Go for the Gold

Imagine discovering at a young age that you are a gifted athlete—gifted enough to possibly one day represent your country in the Olympics. Imagine training and honing your skills for years and years, until you are among the best at a particular sport. Imagine the Olympics on the horizon and within your reach—so close you can almost taste it.

And then imagine a doctor telling you—”You have type 1 diabetes!”

Would it deter you from your dream? Would you pack up your bags and go home? Would you say to yourself, “Well, it was nice while it lasted?”

Not if you’re Kris Freeman.

Dreams of Olympic Glory

The 21-year-old from Andover, New Hampshire, discovered skiing at the age of 5 when his father introduced him to it. His first love was cross-country skiing, although he dabbled in alpine skiing, jumping and Nordic combined. Through the coaching of Tim Norris, Freeman developed his skills in the grueling endurance sport (imagine running marathons and 10K races on snow skis).

When he was 15, Freeman won his first junior national title. That was when the Olympic dream first blossomed. He later went on to win several more junior national titles, as well as one senior national title when he was 19. He also had a few second and third places at nationals, and a seventh place at the Goodwill Games.

You Have Diabetes

In the fall of 2000, however, Freeman got the shock of his life.

“When you train with the U.S. ski team, you get a blood test every month for cholesterol, hemoglobin, etc.,” Freeman told Diabetes Health during a telephone interview from the 2002 Olympic Games in Salt Lake City, Utah. “With one particular test, they decided to check glucose as well.”

The result was a 240 mg/dl reading.

“They sent me to an endocrinologist, and it took them about five minutes to diagnose me,” he says. “At first I was kind of in denial about the fact that I had diabetes, because I had never been sick or to the hospital in my entire life.”

Looking back, Freeman admits he did experience the common symptoms of diabetes (frequent thirst and urination), but he figured they were a result of training between 20 and 24 hours a week.

“I would wake up and go for a four-hour run some days. So to compensate for that, I was drinking about a gallon and a half of water a day. I figured the frequent urination was because of all the water I was drinking.”

Freeman says he was “pretty much devastated” after his diabetes diagnosis, especially with the 2002 Winter Olympics less than a year and half away.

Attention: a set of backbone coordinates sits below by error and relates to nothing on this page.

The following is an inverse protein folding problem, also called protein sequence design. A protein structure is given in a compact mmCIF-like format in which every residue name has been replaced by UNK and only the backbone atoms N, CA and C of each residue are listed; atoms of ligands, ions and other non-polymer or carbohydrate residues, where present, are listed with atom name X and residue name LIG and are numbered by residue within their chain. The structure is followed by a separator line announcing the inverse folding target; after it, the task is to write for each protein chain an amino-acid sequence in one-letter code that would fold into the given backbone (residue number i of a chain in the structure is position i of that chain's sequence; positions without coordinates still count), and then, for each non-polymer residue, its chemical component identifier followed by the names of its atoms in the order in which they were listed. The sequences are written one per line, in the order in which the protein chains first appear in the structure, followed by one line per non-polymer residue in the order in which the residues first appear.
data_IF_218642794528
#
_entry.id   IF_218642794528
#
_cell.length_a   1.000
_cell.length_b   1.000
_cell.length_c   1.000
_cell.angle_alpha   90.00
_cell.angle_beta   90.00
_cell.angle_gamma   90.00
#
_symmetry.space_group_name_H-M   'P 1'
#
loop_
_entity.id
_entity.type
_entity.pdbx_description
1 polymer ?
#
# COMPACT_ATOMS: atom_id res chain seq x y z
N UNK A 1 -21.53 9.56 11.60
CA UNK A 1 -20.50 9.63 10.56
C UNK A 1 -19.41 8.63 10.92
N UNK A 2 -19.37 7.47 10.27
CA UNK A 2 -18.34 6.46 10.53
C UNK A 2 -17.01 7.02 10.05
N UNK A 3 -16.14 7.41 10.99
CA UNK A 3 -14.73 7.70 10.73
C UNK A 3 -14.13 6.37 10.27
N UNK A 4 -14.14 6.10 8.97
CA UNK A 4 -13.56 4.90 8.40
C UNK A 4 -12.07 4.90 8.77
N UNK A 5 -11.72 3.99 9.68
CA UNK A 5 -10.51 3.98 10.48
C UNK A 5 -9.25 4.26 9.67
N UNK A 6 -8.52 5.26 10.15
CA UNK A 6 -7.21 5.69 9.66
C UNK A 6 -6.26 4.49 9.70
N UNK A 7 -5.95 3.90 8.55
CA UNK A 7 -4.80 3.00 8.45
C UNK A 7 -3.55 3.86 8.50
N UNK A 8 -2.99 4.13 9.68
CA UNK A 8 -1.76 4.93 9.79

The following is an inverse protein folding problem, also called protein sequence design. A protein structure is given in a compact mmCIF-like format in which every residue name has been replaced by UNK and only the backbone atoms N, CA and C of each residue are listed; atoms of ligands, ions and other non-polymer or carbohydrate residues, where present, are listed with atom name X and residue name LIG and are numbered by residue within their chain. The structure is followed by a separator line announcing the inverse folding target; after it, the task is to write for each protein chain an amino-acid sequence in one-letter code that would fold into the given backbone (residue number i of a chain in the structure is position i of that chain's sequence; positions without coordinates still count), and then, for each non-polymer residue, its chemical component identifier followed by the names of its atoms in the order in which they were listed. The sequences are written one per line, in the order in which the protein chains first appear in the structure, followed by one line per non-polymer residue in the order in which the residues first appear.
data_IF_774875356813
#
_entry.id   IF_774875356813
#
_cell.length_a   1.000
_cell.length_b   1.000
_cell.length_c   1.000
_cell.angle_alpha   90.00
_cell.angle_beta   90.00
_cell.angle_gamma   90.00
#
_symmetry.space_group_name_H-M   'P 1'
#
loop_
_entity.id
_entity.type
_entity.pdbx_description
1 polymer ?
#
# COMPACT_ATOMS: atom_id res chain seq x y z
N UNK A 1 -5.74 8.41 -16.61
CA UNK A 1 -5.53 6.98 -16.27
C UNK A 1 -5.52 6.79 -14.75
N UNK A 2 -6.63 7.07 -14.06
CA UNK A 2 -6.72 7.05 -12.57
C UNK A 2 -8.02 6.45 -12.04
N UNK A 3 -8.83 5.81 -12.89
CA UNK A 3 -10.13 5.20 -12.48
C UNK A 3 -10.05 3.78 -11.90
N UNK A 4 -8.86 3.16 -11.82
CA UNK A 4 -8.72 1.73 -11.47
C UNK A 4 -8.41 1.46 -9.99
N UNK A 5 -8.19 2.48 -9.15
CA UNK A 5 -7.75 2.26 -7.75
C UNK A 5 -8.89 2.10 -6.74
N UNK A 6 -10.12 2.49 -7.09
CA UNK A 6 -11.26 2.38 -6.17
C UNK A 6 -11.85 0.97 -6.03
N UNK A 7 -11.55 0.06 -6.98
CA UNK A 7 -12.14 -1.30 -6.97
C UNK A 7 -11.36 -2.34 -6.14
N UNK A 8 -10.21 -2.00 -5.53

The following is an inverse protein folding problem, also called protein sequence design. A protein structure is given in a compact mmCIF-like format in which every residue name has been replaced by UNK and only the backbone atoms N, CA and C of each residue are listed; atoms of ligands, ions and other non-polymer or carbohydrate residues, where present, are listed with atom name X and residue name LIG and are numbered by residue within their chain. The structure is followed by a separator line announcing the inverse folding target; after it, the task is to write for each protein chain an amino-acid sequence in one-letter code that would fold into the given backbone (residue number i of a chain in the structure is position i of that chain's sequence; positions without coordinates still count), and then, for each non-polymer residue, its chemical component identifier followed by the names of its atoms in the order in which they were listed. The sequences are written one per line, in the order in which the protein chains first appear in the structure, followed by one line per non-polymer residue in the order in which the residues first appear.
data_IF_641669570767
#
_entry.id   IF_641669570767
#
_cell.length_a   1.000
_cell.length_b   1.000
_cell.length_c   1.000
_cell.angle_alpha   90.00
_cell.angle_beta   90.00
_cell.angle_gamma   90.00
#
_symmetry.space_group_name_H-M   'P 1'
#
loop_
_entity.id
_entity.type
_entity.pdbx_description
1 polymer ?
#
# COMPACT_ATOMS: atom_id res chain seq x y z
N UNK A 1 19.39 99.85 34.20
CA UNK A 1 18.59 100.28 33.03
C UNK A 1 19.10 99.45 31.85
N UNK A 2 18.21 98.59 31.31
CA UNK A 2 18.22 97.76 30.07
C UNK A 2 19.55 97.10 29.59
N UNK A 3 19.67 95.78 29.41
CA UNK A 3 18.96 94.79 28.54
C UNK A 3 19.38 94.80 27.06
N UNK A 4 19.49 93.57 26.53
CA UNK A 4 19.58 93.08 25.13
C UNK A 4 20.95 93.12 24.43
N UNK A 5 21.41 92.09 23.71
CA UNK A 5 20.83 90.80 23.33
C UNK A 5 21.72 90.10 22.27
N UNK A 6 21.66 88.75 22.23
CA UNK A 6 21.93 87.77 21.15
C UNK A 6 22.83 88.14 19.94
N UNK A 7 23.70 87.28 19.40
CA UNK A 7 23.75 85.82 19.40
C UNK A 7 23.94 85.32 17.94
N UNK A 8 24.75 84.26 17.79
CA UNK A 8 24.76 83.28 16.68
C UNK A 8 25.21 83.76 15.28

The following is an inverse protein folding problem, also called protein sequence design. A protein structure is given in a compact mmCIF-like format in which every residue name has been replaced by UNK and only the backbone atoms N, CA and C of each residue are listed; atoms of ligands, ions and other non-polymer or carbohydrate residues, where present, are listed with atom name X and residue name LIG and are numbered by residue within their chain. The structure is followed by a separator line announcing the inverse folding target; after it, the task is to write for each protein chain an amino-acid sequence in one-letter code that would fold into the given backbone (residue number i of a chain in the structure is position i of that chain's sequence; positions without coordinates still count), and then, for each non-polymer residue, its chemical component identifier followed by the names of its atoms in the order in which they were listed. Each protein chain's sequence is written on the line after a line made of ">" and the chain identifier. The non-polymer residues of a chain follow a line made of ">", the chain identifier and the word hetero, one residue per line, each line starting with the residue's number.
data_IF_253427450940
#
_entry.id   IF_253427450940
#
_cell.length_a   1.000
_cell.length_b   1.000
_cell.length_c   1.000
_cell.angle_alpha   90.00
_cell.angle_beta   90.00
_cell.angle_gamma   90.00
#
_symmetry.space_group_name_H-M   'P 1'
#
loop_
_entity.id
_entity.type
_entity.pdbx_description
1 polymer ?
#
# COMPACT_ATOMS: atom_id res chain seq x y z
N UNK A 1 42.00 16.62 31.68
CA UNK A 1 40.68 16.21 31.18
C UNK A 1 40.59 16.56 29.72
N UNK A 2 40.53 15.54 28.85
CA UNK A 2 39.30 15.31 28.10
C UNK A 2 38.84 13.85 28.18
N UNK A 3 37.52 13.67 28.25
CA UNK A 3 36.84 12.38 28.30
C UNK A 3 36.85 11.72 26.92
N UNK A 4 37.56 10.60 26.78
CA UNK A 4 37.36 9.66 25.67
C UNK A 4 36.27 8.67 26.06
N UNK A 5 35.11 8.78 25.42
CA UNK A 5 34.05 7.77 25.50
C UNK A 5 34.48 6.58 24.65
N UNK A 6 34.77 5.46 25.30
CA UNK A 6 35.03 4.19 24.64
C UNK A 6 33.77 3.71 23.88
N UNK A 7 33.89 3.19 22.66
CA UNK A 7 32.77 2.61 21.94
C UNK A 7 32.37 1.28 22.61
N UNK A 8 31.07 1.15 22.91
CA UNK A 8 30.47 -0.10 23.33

“I kept asking my doctor if I could continue to train and race, and he said, “Probably’. I really didn’t like that word ‘probably’.”

Freeman’s doctor prescribed a Humalog pen and an NPH pen to start his insulin regimen.

A Crash Course in Diabetes

Soon Freeman began to rationalize that if he was skiing well while having type 1 diabetes but not knowing it, he could do just as well now that he did know and was taking insulin to control it.

He started doing research on other athletes who have type 1—most notably, Olympic gold-medal swimmer Gary Hall Jr.—and saw that they were successful at their respective sports.

“So I figured it was a real possibility that I could continue and possibly be the best in the world some day.”

By quickly learning as much as he could about diabetes, monitoring his blood-glucose levels, taking his insulin doses and adhering to a carefully balanced diet, Freeman gained control and achieved his dream of qualifying for the U.S. cross-country ski team.

“The fact that I am an athlete is one of the big reasons why I never felt sick before I was diagnosed,” says Freeman. “My doctors would say I was probably always around 240 or 270 mg/dl, but I would get it down to 90 by all of the running and training I was doing. When I started taking insulin, I only needed to make some minor adjustments.”

Freeman says that in the short period of time since he was diagnosed, he has met a lot people who have diabetes and that they are glad he is doing what he is doing.

“There really is no reason why someone with diabetes should stop doing what they love to do. With the new insulin and technology available now, there is no reason to change your lifestyle.”

See Ya in 2006

During the 2002 Winter Olympic Games, Freeman placed 22nd in the 15-Kilometer Classic, 15th in the Pursuit, fifth in the 40-kilometer relay and 43rd in the qualifying round for the Sprint.

Although he did not walk away with an Olympic medal, Freeman says he will be back at the 2006 Winter Olympics in Italy and is shooting for the 2010 games as well. He says the U.S. cross-country team is making great strides in a sport that has long been dominated by Europeans.

“I was just a member of the best relay team to ever finish for the United States—a fifth-place finish. We were only a half second behind Austria, who was a world champion in 1999, so I don’t think we’re that far behind right now.”

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